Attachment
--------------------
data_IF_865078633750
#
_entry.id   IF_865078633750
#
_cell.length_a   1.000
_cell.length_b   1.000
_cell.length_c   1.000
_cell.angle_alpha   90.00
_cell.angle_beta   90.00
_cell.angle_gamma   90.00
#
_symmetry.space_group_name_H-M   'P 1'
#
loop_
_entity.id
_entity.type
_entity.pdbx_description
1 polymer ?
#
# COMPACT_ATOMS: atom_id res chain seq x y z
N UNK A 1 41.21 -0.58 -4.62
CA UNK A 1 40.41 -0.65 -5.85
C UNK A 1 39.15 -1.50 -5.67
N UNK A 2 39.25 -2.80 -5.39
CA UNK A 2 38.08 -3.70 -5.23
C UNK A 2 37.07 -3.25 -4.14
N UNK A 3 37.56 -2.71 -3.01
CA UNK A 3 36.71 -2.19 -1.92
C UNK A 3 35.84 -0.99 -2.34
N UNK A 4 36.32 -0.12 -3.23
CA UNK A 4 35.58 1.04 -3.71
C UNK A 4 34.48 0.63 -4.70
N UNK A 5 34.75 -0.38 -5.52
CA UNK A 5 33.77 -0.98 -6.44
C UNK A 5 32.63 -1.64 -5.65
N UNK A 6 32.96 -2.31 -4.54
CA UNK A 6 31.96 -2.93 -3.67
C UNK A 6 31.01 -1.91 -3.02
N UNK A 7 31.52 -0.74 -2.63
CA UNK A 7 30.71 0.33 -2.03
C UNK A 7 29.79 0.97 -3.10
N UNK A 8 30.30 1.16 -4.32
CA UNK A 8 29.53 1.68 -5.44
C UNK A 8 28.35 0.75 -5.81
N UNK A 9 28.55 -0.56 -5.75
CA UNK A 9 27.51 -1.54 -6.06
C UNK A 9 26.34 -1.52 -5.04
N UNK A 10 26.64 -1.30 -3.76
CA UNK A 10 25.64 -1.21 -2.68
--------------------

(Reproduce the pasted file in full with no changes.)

data_IF_865078633750
#
_entry.id   IF_865078633750
#
_cell.length_a   1.000
_cell.length_b   1.000
_cell.length_c   1.000
_cell.angle_alpha   90.00
_cell.angle_beta   90.00
_cell.angle_gamma   90.00
#
_symmetry.space_group_name_H-M   'P 1'
#
loop_
_entity.id
_entity.type
_entity.pdbx_description
1 polymer ?
#
# COMPACT_ATOMS: atom_id res chain seq x y z
N UNK A 1 41.21 -0.58 -4.62
CA UNK A 1 40.41 -0.65 -5.85
C UNK A 1 39.15 -1.50 -5.67
N UNK A 2 39.25 -2.80 -5.39
CA UNK A 2 38.08 -3.70 -5.23
C UNK A 2 37.07 -3.25 -4.14
N UNK A 3 37.56 -2.71 -3.01
CA UNK A 3 36.71 -2.19 -1.92
C UNK A 3 35.84 -0.99 -2.34
N UNK A 4 36.32 -0.12 -3.23
CA UNK A 4 35.58 1.04 -3.71
C UNK A 4 34.48 0.63 -4.70
N UNK A 5 34.75 -0.38 -5.52
CA UNK A 5 33.77 -0.98 -6.44
C UNK A 5 32.63 -1.64 -5.65
N UNK A 6 32.96 -2.31 -4.54
CA UNK A 6 31.96 -2.93 -3.67
C UNK A 6 31.01 -1.91 -3.02
N UNK A 7 31.52 -0.74 -2.63
CA UNK A 7 30.71 0.33 -2.03
C UNK A 7 29.79 0.97 -3.10
N UNK A 8 30.30 1.16 -4.32
CA UNK A 8 29.53 1.68 -5.44
C UNK A 8 28.35 0.75 -5.81
N UNK A 9 28.55 -0.56 -5.75
CA UNK A 9 27.51 -1.54 -6.06
C UNK A 9 26.34 -1.52 -5.04
N UNK A 10 26.64 -1.30 -3.76
CA UNK A 10 25.64 -1.21 -2.68